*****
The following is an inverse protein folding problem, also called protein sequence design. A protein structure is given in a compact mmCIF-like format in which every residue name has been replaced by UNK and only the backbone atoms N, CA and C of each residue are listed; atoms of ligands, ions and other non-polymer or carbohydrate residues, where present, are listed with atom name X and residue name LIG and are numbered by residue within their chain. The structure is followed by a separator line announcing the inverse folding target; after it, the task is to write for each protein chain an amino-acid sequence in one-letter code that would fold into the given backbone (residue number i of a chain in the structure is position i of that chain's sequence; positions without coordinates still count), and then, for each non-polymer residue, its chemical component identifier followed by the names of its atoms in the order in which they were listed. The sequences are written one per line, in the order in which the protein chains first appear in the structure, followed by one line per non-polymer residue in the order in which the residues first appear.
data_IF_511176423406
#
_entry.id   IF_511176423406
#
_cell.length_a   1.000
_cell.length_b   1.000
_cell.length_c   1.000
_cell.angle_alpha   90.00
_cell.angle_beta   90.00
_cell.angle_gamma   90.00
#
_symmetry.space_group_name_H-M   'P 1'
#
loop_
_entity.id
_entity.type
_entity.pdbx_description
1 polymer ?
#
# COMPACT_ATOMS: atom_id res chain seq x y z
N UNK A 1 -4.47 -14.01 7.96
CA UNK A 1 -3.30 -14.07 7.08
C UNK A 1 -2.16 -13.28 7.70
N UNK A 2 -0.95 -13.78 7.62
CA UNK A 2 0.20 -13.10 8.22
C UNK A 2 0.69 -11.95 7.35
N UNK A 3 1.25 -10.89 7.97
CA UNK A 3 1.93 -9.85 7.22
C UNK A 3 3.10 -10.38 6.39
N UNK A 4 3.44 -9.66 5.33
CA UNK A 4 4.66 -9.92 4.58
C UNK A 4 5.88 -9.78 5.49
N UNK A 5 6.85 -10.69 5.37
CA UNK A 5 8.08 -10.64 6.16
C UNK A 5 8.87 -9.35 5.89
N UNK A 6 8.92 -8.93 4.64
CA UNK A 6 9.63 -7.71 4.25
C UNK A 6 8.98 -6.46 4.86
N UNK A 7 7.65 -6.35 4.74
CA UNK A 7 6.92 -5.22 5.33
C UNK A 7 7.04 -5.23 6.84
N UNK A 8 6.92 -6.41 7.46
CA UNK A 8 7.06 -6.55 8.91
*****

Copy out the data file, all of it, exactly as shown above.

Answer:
The following is an inverse protein folding problem, also called protein sequence design. A protein structure is given in a compact mmCIF-like format in which every residue name has been replaced by UNK and only the backbone atoms N, CA and C of each residue are listed; atoms of ligands, ions and other non-polymer or carbohydrate residues, where present, are listed with atom name X and residue name LIG and are numbered by residue within their chain. The structure is followed by a separator line announcing the inverse folding target; after it, the task is to write for each protein chain an amino-acid sequence in one-letter code that would fold into the given backbone (residue number i of a chain in the structure is position i of that chain's sequence; positions without coordinates still count), and then, for each non-polymer residue, its chemical component identifier followed by the names of its atoms in the order in which they were listed. The sequences are written one per line, in the order in which the protein chains first appear in the structure, followed by one line per non-polymer residue in the order in which the residues first appear.
data_IF_511176423406
#
_entry.id   IF_511176423406
#
_cell.length_a   1.000
_cell.length_b   1.000
_cell.length_c   1.000
_cell.angle_alpha   90.00
_cell.angle_beta   90.00
_cell.angle_gamma   90.00
#
_symmetry.space_group_name_H-M   'P 1'
#
loop_
_entity.id
_entity.type
_entity.pdbx_description
1 polymer ?
#
# COMPACT_ATOMS: atom_id res chain seq x y z
N UNK A 1 -4.47 -14.01 7.96
CA UNK A 1 -3.30 -14.07 7.08
C UNK A 1 -2.16 -13.28 7.70
N UNK A 2 -0.95 -13.78 7.62
CA UNK A 2 0.20 -13.10 8.22
C UNK A 2 0.69 -11.95 7.35
N UNK A 3 1.25 -10.89 7.97
CA UNK A 3 1.93 -9.85 7.22
C UNK A 3 3.10 -10.38 6.39
N UNK A 4 3.44 -9.66 5.33
CA UNK A 4 4.66 -9.92 4.58
C UNK A 4 5.88 -9.78 5.49
N UNK A 5 6.85 -10.69 5.37
CA UNK A 5 8.08 -10.64 6.16
C UNK A 5 8.87 -9.35 5.89
N UNK A 6 8.92 -8.93 4.64
CA UNK A 6 9.63 -7.71 4.25
C UNK A 6 8.98 -6.46 4.86
N UNK A 7 7.65 -6.35 4.74
CA UNK A 7 6.92 -5.22 5.33
C UNK A 7 7.04 -5.23 6.84
N UNK A 8 6.92 -6.41 7.46
CA UNK A 8 7.06 -6.55 8.91